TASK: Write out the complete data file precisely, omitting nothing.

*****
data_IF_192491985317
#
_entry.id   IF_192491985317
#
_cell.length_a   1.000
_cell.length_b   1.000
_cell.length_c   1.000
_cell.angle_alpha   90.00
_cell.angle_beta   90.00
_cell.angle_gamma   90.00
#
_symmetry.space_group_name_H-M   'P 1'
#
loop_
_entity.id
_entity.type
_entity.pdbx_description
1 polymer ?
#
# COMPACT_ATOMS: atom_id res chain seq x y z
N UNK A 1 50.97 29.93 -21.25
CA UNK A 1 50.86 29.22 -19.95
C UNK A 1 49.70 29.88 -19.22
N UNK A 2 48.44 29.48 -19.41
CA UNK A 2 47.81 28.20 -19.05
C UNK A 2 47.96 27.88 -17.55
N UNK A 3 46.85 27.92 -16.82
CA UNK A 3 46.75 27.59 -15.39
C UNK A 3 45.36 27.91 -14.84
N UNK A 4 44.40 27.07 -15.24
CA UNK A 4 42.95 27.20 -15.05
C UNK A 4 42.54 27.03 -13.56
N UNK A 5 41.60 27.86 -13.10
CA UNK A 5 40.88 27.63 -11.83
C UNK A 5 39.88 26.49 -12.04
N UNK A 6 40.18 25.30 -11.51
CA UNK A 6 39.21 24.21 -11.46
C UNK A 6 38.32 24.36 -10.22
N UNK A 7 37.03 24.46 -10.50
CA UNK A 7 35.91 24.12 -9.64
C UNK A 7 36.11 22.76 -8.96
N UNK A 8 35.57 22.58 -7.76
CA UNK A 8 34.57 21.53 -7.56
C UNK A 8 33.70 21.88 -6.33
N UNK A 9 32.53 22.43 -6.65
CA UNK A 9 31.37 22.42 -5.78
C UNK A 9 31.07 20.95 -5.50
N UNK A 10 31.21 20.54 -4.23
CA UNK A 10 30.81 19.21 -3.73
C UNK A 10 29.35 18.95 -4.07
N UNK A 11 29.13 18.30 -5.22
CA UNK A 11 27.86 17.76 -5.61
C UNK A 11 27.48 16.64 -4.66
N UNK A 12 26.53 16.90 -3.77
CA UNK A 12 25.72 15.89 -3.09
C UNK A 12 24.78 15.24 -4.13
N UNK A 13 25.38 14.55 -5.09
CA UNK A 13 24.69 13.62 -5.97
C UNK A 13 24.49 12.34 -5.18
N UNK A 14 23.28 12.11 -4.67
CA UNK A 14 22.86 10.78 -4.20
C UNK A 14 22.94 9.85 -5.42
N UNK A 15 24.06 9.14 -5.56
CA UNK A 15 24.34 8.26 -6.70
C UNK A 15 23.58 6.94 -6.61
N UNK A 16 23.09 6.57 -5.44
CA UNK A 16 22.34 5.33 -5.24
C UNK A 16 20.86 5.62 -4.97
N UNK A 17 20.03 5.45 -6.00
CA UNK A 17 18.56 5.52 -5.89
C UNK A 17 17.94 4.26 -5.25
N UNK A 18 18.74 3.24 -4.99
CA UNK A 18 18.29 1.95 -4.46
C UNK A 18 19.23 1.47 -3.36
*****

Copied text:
data_IF_192491985317
#
_entry.id   IF_192491985317
#
_cell.length_a   1.000
_cell.length_b   1.000
_cell.length_c   1.000
_cell.angle_alpha   90.00
_cell.angle_beta   90.00
_cell.angle_gamma   90.00
#
_symmetry.space_group_name_H-M   'P 1'
#
loop_
_entity.id
_entity.type
_entity.pdbx_description
1 polymer ?
#
# COMPACT_ATOMS: atom_id res chain seq x y z
N UNK A 1 50.97 29.93 -21.25
CA UNK A 1 50.86 29.22 -19.95
C UNK A 1 49.70 29.88 -19.22
N UNK A 2 48.44 29.48 -19.41
CA UNK A 2 47.81 28.20 -19.05
C UNK A 2 47.96 27.88 -17.55
N UNK A 3 46.85 27.92 -16.82
CA UNK A 3 46.75 27.59 -15.39
C UNK A 3 45.36 27.91 -14.84
N UNK A 4 44.40 27.07 -15.24
CA UNK A 4 42.95 27.20 -15.05
C UNK A 4 42.54 27.03 -13.56
N UNK A 5 41.60 27.86 -13.10
CA UNK A 5 40.88 27.63 -11.83
C UNK A 5 39.88 26.49 -12.04
N UNK A 6 40.18 25.30 -11.51
CA UNK A 6 39.21 24.21 -11.46
C UNK A 6 38.32 24.36 -10.22
N UNK A 7 37.03 24.46 -10.50
CA UNK A 7 35.91 24.12 -9.64
C UNK A 7 36.11 22.76 -8.96
N UNK A 8 35.57 22.58 -7.76
CA UNK A 8 34.57 21.53 -7.56
C UNK A 8 33.70 21.88 -6.33
N UNK A 9 32.53 22.43 -6.65
CA UNK A 9 31.37 22.42 -5.78
C UNK A 9 31.07 20.95 -5.50
N UNK A 10 31.21 20.54 -4.23
CA UNK A 10 30.81 19.21 -3.73
C UNK A 10 29.35 18.95 -4.07
N UNK A 11 29.13 18.30 -5.22
CA UNK A 11 27.86 17.76 -5.61
C UNK A 11 27.48 16.64 -4.66
N UNK A 12 26.53 16.90 -3.77
CA UNK A 12 25.72 15.89 -3.09
C UNK A 12 24.78 15.24 -4.13
N UNK A 13 25.38 14.55 -5.09
CA UNK A 13 24.69 13.62 -5.97
C UNK A 13 24.49 12.34 -5.18
N UNK A 14 23.28 12.11 -4.67
CA UNK A 14 22.86 10.78 -4.20
C UNK A 14 22.94 9.85 -5.42
N UNK A 15 24.06 9.14 -5.56
CA UNK A 15 24.34 8.26 -6.70
C UNK A 15 23.58 6.94 -6.61
N UNK A 16 23.09 6.57 -5.44
CA UNK A 16 22.34 5.33 -5.24
C UNK A 16 20.86 5.62 -4.97
N UNK A 17 20.03 5.45 -6.00
CA UNK A 17 18.56 5.52 -5.89
C UNK A 17 17.94 4.26 -5.25
N UNK A 18 18.74 3.24 -4.99
CA UNK A 18 18.29 1.95 -4.46
C UNK A 18 19.23 1.47 -3.36